Why do we sometimes feel the need to get lost to find ourselves?
Where did we go?
Are our comfortable, 9-to-5 lives with practically the whole wide world available at our finger tips so bad?
We bask in the glow of our tech products instead of the warm light of the sunrise. We go to a big room full of sweaty humans and various sizes of black iron and rubber objects and machines with levers and pulleys for a few hours each week in order to maintain our physiques instead of chopping wood, tilling the ground and playing outside. We go to warehouses stocked full of delicious and nutritious food from around the world located just minutes from our homes — most of the time we don’t even have to walk to get there. We’re not under constant threat of predators, we don’t go to bed hungry wondering where our next meal is going to come from, and we can generally fair okay in the elements.
Though a fitness partner can help, this tool works well, too.
Trying to break bad habits and implement new, healthy ones is no simple task. Not only does it take an excruciatingly long time for a new behaviour to become a habit, but it may also feel like a constant uphill battle to get where you want to be.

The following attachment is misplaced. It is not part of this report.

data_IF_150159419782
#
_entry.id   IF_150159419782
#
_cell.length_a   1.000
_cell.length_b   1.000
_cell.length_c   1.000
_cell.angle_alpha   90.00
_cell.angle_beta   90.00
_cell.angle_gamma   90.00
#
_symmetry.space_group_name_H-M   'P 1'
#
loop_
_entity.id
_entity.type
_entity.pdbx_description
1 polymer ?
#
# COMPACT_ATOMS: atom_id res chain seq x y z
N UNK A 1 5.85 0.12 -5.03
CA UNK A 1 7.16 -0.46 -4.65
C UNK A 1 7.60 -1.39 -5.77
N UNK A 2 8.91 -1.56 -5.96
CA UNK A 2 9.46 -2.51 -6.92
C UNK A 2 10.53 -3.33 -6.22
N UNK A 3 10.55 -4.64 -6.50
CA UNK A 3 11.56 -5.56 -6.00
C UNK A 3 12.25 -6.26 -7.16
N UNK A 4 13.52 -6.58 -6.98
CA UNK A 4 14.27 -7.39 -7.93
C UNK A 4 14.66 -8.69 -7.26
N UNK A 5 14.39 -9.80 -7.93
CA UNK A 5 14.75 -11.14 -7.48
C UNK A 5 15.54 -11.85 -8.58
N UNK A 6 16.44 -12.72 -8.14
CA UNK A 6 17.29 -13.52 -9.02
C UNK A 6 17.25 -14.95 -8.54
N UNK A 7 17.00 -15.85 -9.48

For example, you may want to lose weight and get fit, but in order to do so, you will need to make a variety of changes — both small and large — to reach your goal. Doing one small thing, such as cutting out pop or skipping dessert twice a week, is definitely a good start; but you know that if you want to achieve the “get fit” part of your goal, you will need to add in more exercise at some point as well. Sometimes when you take a step back and think about all the things you need to do to reach your goal, you feel overwhelmed and hopeless, which can lead to roadblocks and speed bumps along your path to health and wellness.
Luckily, you don’t have to focus on all those goals and tasks at once to stay motivated. Forget “keeping your eyes on the prize” — simply keep your eye on one or two small things each day to stayed focused and motivated. (more…)